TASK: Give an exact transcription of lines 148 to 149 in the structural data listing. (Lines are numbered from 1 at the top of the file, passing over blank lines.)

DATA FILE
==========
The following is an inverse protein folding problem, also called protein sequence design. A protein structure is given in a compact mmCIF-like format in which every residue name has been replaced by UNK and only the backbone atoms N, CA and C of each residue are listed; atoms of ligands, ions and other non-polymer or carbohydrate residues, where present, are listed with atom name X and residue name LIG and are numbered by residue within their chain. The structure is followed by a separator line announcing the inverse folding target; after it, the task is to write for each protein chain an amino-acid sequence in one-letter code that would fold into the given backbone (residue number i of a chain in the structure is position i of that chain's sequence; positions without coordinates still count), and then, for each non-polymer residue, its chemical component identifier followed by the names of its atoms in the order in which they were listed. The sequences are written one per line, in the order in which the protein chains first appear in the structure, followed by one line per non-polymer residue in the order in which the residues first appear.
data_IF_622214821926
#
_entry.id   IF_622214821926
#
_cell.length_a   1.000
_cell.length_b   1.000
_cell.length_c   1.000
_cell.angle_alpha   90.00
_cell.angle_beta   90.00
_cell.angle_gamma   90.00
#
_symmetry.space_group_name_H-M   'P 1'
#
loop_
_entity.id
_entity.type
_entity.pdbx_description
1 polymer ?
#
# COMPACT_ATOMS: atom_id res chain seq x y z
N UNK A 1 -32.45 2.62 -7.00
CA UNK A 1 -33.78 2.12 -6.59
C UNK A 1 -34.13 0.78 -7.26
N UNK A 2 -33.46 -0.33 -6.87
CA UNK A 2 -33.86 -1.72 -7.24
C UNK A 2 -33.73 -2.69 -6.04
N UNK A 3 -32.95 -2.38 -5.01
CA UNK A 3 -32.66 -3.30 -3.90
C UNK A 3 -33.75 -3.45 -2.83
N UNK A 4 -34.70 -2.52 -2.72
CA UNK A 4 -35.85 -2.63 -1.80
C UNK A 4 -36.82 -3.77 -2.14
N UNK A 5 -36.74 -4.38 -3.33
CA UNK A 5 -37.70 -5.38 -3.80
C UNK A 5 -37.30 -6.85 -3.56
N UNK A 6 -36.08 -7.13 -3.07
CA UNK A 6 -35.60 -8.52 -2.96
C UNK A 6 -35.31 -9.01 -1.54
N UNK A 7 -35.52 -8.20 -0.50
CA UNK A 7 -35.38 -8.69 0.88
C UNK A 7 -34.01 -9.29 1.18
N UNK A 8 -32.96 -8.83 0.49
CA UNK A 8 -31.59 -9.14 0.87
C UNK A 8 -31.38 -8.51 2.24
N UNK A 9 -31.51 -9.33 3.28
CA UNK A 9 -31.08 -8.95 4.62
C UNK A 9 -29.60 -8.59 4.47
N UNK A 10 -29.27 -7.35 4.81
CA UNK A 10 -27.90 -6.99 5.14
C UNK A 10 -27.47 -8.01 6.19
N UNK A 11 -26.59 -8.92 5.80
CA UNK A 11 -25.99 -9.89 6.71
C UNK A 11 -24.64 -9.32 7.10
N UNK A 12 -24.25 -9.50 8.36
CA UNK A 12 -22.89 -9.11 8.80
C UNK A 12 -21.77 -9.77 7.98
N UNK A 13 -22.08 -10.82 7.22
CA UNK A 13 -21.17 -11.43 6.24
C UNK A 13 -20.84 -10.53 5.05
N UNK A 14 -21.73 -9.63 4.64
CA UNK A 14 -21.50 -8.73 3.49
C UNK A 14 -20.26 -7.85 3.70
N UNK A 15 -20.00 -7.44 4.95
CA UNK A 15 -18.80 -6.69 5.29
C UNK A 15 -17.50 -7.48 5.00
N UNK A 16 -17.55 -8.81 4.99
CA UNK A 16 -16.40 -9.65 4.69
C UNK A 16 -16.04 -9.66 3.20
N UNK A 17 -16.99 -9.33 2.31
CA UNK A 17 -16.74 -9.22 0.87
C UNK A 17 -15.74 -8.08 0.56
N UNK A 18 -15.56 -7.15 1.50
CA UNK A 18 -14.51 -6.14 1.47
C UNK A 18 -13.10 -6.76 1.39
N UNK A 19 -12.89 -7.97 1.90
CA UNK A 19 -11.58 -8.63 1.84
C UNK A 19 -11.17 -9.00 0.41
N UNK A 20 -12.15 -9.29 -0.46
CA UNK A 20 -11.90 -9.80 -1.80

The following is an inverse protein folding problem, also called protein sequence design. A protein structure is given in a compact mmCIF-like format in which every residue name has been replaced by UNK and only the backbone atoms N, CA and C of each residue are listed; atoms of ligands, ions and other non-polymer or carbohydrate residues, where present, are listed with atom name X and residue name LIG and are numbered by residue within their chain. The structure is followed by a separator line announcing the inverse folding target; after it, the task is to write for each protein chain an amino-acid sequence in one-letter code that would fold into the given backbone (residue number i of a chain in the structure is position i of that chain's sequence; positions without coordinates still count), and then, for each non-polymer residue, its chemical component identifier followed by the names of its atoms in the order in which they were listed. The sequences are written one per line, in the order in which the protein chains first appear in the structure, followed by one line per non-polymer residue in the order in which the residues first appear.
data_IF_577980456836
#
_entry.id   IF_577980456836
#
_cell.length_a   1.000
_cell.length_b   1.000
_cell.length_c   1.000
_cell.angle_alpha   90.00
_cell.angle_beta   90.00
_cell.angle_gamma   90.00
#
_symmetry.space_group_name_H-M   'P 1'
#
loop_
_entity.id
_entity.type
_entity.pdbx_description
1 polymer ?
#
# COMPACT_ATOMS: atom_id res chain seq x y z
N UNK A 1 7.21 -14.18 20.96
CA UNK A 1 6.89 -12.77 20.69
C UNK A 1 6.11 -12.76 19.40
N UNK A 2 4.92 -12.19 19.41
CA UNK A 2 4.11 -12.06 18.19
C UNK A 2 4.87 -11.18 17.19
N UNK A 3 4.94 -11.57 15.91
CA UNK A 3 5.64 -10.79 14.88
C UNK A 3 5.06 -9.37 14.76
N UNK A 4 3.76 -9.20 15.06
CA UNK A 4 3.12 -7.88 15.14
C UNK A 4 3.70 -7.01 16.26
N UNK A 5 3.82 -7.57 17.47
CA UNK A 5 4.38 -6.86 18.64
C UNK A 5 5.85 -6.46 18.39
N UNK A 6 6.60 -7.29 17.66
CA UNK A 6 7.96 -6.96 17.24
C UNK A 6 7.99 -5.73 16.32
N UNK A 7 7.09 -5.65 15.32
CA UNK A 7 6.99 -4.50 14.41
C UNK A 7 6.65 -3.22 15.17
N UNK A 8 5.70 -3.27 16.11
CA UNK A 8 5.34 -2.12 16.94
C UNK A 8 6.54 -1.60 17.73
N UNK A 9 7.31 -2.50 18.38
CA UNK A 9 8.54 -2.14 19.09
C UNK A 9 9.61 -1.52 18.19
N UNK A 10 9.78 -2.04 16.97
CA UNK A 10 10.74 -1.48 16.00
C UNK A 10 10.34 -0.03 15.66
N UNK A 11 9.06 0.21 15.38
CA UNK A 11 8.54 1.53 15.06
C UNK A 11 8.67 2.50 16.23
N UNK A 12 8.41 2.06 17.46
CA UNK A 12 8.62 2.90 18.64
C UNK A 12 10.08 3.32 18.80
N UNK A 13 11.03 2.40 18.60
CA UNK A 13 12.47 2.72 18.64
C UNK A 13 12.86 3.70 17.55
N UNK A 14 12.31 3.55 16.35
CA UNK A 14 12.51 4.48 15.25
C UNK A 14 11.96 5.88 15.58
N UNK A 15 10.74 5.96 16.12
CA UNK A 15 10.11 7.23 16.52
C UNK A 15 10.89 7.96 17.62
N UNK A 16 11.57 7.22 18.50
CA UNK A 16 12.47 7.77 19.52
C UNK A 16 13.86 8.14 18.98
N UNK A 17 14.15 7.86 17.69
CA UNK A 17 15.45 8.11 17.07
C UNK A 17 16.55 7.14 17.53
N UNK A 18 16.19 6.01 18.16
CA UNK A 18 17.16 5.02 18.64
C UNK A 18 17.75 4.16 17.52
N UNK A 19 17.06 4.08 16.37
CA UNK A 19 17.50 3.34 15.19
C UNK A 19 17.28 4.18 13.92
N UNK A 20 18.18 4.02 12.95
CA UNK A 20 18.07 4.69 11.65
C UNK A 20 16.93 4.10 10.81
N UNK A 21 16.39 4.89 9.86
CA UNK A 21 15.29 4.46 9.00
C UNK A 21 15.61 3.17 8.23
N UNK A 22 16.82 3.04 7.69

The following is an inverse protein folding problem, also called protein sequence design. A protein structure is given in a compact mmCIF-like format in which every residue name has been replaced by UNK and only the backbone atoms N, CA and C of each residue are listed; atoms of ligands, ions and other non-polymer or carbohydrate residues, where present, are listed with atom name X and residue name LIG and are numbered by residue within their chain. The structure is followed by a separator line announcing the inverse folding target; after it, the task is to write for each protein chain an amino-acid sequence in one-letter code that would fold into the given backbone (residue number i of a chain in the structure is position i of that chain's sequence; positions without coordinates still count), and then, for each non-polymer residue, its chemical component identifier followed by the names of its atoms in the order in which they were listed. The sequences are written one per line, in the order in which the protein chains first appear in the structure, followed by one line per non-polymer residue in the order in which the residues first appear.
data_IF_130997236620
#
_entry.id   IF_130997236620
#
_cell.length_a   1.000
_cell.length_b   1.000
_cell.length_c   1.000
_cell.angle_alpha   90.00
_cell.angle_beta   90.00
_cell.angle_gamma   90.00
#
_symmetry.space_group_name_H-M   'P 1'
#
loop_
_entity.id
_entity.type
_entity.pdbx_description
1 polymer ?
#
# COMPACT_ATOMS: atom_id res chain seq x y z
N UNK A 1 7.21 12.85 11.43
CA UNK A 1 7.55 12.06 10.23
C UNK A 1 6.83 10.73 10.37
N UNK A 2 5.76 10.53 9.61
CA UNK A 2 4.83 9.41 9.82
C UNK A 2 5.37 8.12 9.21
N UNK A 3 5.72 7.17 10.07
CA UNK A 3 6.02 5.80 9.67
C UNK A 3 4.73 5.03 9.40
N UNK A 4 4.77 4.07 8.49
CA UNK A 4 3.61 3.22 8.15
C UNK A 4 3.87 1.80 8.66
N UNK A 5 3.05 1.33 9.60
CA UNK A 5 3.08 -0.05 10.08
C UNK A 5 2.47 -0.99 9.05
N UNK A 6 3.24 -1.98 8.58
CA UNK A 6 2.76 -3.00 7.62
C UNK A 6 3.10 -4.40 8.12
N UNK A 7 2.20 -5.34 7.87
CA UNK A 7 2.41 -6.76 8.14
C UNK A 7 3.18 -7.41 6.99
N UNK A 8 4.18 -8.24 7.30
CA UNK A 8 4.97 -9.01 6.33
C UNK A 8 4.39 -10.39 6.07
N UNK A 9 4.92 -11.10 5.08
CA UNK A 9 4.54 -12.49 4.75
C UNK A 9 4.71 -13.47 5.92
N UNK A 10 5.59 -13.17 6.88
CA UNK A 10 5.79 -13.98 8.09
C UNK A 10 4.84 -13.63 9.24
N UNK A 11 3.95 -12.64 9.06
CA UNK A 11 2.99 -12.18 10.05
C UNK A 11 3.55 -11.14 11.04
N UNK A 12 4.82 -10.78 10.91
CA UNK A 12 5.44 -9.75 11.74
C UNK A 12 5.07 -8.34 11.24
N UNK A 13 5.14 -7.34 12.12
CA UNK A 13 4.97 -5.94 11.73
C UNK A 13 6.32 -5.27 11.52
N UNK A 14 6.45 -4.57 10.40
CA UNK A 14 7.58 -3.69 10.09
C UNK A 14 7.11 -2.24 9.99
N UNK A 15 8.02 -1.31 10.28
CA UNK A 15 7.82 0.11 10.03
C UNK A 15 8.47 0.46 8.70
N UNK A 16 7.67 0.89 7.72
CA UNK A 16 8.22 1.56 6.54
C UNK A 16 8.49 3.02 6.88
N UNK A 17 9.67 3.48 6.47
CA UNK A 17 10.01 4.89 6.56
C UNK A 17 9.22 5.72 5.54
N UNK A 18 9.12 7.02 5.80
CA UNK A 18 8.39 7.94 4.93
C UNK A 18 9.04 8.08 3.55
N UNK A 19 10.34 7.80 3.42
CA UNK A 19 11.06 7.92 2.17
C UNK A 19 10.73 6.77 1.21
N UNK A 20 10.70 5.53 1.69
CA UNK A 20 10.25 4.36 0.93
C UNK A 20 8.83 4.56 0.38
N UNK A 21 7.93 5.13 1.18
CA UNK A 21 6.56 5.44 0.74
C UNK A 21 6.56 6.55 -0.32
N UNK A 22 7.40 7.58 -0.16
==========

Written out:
CA UNK A 16 12.47 7.77 19.52
C UNK A 16 13.86 8.14 18.98